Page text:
iRig Mic HD 2 review

  • Impressive audio capture
  • Balanced gain and isolation
  • Lighting to micro-USB and USB-A to micro-USB Included
  • No hard case for transporting

There are likely tons of reasons you'd want a dedicated microphone. If you're podcasting or producing voice-overs for YouTube videos, they're a must have item. But there are still other reasons to get one, and the IK Multimedia iRig Mic HD 2 might just be the best of the bunch. While it has its limitations, it builds atop the company's already solid reputation, and does so with aplomb.


iRig made a point to craft a professional-grade mic this time around. While its predecessor was plastic, the HD 2 has a metal body. It inspires even more confidence in-hand than the original, and keeps its classic microphone form-factor.

We're now moving into a world of port ubiquity, so the HD 2's headphone jack may come as a welcome sign to audiophiles, and volume control is a handy addition as well. It's analog, though, so if you've already migrated to Lightning or USB-C, you're out of luck. Wirelessly connecting to your iPhone or iPad may be the best bet, here, but it's unavailable on the iRig Mic HD 2 for a number of (good) reasons.

iRig also thought to include a stand alongside its mic holster this year, and it's a very solid – if basic – option. The all metal design helps keep the mic steady out of the box, which helps get you up and running straight away. You'll also get two cables (Lighting to micro-USB and USB-A to micro-USB) and a carrying pouch.

Under the hood, it's impressive. From iRig:

iRig Mic HD 2 delivers incredible performance giving you the ability to record your instruments or vocal performances with 24-bit resolution and sample rates up to 96kHz. It utilizes a high-quality, gold-sputtered electret condenser capsule that ensures exceptional transient and frequency response (20 Hz – 20 kHz, -3 dB) along with enhanced durability, and the integrated low-noise preamp lets you dial in just the right amount of gain for the optimum signal level.

Able to withstand a maximum sound pressure of 125dB, iRig Mic HD 2 will stand up to recording even very loud sources and the cardioid pickup pattern will help reject unwanted sounds from back side of the microphone.


While using micro-USB for connectivity is likely a legacy holdover from the original, it feels dated. Unfortunately, the only other realistic option would have been USB-C, which needs a bit of time to mature before accessory makers accept it widely. You can purchase an adapter for use with the Mic HD 2 if USB-C is your jam.

As-is, connecting the iRig Mic HD 2 to an iPhone or iPad is a single-cable connection, and there's no fussing with hardware. You just plug it in and go.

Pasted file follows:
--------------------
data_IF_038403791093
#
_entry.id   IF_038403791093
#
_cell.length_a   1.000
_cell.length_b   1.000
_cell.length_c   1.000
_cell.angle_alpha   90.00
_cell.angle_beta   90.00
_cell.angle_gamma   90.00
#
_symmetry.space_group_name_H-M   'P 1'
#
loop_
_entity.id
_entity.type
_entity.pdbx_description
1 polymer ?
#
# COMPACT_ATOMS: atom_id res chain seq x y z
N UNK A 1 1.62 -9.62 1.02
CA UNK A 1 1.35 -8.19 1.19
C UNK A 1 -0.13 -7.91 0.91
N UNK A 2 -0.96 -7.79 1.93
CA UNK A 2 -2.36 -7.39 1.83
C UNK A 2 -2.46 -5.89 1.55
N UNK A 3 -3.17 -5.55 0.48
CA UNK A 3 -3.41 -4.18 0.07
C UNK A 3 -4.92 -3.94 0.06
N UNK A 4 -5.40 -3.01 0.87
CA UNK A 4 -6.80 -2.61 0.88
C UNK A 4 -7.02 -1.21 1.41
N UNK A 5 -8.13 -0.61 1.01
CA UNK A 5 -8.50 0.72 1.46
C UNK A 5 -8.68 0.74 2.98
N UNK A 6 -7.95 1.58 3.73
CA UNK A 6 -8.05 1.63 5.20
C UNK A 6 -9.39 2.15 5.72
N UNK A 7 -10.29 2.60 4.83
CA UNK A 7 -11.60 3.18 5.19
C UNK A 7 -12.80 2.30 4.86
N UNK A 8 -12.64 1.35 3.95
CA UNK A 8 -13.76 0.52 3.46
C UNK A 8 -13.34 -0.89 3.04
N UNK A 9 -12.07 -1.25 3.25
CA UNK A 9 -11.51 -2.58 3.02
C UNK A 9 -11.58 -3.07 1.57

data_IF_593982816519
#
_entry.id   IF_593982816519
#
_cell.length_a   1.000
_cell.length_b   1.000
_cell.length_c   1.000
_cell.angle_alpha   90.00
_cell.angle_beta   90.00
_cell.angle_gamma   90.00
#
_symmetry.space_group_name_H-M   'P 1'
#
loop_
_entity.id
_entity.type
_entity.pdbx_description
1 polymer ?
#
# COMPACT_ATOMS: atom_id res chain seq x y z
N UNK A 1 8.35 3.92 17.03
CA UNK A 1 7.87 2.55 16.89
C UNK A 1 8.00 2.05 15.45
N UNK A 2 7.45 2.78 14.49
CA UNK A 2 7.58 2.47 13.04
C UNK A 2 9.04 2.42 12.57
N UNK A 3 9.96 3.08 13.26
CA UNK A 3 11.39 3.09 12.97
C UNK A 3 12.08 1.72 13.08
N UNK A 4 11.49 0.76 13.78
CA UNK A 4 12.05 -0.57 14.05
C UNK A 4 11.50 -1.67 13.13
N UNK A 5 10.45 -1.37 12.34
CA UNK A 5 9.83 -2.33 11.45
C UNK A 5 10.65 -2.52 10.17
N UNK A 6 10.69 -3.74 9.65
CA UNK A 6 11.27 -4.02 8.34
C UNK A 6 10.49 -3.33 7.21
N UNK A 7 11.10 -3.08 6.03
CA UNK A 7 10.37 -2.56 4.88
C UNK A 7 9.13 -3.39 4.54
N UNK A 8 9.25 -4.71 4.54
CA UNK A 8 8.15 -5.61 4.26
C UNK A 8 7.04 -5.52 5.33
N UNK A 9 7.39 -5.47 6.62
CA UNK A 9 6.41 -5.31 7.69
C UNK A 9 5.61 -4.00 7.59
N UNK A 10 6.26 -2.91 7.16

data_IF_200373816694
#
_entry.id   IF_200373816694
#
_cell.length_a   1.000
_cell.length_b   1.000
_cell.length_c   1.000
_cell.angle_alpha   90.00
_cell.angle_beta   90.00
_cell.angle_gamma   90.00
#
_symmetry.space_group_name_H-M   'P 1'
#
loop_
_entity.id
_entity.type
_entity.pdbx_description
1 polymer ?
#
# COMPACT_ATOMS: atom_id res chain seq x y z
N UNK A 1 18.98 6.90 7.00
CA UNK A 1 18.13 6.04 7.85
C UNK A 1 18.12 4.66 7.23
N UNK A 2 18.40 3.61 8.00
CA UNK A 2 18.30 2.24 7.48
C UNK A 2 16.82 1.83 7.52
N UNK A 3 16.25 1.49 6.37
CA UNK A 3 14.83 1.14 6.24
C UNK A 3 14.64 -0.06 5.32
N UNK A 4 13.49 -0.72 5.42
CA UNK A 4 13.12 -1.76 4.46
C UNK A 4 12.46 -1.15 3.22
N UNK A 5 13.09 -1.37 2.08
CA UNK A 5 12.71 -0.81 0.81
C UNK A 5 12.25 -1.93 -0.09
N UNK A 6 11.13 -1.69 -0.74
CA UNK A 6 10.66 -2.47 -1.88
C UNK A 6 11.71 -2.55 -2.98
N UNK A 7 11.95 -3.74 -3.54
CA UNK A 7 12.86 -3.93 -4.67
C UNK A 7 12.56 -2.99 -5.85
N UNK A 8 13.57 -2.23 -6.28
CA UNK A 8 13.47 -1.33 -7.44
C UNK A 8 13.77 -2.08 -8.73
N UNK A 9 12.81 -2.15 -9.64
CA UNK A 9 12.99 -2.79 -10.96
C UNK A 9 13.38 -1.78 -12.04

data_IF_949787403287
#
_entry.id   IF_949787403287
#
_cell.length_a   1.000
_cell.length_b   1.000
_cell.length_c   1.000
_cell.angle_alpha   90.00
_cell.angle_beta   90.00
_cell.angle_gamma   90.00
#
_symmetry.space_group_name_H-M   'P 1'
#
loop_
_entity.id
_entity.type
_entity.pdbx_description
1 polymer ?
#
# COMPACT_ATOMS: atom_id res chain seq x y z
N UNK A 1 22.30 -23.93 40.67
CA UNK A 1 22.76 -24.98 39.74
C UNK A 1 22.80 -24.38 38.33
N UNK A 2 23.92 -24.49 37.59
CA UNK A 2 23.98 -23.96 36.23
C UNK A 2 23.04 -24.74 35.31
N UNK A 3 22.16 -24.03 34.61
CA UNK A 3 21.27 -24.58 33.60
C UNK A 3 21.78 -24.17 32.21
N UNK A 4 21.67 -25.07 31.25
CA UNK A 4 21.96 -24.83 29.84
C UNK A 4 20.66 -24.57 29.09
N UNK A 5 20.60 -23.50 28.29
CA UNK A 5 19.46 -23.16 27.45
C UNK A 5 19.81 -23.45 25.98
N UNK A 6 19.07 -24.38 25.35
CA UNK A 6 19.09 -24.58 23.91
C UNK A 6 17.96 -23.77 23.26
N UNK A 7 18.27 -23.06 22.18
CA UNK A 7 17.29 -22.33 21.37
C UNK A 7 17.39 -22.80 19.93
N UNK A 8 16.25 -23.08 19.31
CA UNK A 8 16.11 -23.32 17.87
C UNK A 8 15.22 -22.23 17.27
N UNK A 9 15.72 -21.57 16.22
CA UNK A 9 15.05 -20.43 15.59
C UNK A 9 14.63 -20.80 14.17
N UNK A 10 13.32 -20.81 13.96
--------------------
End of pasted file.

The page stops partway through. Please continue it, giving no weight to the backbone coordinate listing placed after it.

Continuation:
You can choose the amount of gain, which is like saying you can choose how sensitive the mic will be. If you're in a quiet environment and plan to do some voice-over work, more gain might be good. If you're in an area with a bit of background noise, gain will pick that up.

That said, iRig has done a good job of making sure more gain doesn't equal picking up noise you didn't hear. Some do, and it's frustrating. The iRig Mic HD 2 is sitting on my desk a few feet from me, and picks up my voice just fine.

The headphone port can also be used to re-route to a recorder, mixer or PA system.


I'd like the IK Multimedia iRig Mic HD 2 a lot more if it were wireless. Unfortunately, that wouldn't meet the demands of its target audience, which is where we distill the verdict to.

This thing is aimed at pros and pro-sumers. There also needs to be overlap with those who rely on mobile for their recording needs. That's not a huge market, but this is probably the best kit available for those in that Venn diagram overlap.

I chime into the occasional podcast, and use an app called Just Press Record for dictated notes as it does a great job of transcribing. When I do interviews for articles, I tend to use a dedicated microphone. The iRig Mic HD 2 has outperformed expectations on all fronts. If you really need to get serious about recording, iRig has an entire suite of mobile apps that undoubtedly meet your needs – but it's stellar as a straightforward tool, too.

If I have one realistic gripe, it's that iRig doesn't provide a hard case for the Mic HD 2. Its bag fits the mic, stand and wires easily, but I'd much rather see this arrive with a small hard case. Forget the presentation packaging and give me a mini case, iRig. But it's hard not to love the iRig Mic HD 2. It's better than the original, which was already really good.

IK Multimedia's iRig Mic HD 2 is on sale directly from iRig for $129 if you're anxious.